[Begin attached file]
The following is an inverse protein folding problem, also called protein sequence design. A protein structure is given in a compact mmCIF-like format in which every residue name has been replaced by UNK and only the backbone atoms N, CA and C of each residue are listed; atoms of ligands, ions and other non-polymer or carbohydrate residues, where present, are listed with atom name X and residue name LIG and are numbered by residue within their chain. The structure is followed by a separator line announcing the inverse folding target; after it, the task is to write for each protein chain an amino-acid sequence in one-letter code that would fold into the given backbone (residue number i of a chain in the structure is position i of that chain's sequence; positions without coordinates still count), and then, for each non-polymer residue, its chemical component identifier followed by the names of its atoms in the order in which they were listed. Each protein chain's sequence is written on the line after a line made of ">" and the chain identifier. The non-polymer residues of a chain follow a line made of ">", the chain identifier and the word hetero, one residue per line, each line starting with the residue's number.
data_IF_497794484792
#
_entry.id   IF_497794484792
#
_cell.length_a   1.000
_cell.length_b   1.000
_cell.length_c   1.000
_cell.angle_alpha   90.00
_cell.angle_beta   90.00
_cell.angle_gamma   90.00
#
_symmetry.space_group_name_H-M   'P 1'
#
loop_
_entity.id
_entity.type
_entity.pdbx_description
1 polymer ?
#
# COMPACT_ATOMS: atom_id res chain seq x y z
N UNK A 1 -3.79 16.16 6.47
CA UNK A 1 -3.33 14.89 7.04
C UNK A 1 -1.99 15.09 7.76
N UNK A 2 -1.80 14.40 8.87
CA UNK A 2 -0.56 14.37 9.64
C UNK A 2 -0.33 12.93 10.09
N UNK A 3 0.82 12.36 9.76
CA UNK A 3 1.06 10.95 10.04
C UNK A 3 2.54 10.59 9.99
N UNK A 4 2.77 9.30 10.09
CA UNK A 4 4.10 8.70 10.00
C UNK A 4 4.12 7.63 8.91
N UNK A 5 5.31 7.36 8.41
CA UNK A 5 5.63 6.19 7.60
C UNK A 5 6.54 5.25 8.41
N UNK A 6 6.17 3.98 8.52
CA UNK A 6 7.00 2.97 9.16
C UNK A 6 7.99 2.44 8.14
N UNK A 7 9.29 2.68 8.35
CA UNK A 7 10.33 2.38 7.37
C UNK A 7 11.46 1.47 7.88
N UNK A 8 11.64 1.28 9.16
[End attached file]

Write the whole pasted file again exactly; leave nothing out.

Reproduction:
The following is an inverse protein folding problem, also called protein sequence design. A protein structure is given in a compact mmCIF-like format in which every residue name has been replaced by UNK and only the backbone atoms N, CA and C of each residue are listed; atoms of ligands, ions and other non-polymer or carbohydrate residues, where present, are listed with atom name X and residue name LIG and are numbered by residue within their chain. The structure is followed by a separator line announcing the inverse folding target; after it, the task is to write for each protein chain an amino-acid sequence in one-letter code that would fold into the given backbone (residue number i of a chain in the structure is position i of that chain's sequence; positions without coordinates still count), and then, for each non-polymer residue, its chemical component identifier followed by the names of its atoms in the order in which they were listed. Each protein chain's sequence is written on the line after a line made of ">" and the chain identifier. The non-polymer residues of a chain follow a line made of ">", the chain identifier and the word hetero, one residue per line, each line starting with the residue's number.
data_IF_497794484792
#
_entry.id   IF_497794484792
#
_cell.length_a   1.000
_cell.length_b   1.000
_cell.length_c   1.000
_cell.angle_alpha   90.00
_cell.angle_beta   90.00
_cell.angle_gamma   90.00
#
_symmetry.space_group_name_H-M   'P 1'
#
loop_
_entity.id
_entity.type
_entity.pdbx_description
1 polymer ?
#
# COMPACT_ATOMS: atom_id res chain seq x y z
N UNK A 1 -3.79 16.16 6.47
CA UNK A 1 -3.33 14.89 7.04
C UNK A 1 -1.99 15.09 7.76
N UNK A 2 -1.80 14.40 8.87
CA UNK A 2 -0.56 14.37 9.64
C UNK A 2 -0.33 12.93 10.09
N UNK A 3 0.82 12.36 9.76
CA UNK A 3 1.06 10.95 10.04
C UNK A 3 2.54 10.59 9.99
N UNK A 4 2.77 9.30 10.09
CA UNK A 4 4.10 8.70 10.00
C UNK A 4 4.12 7.63 8.91
N UNK A 5 5.31 7.36 8.41
CA UNK A 5 5.63 6.19 7.60
C UNK A 5 6.54 5.25 8.41
N UNK A 6 6.17 3.98 8.52
CA UNK A 6 7.00 2.97 9.16
C UNK A 6 7.99 2.44 8.14
N UNK A 7 9.29 2.68 8.35
CA UNK A 7 10.33 2.38 7.37
C UNK A 7 11.46 1.47 7.88
N UNK A 8 11.64 1.28 9.16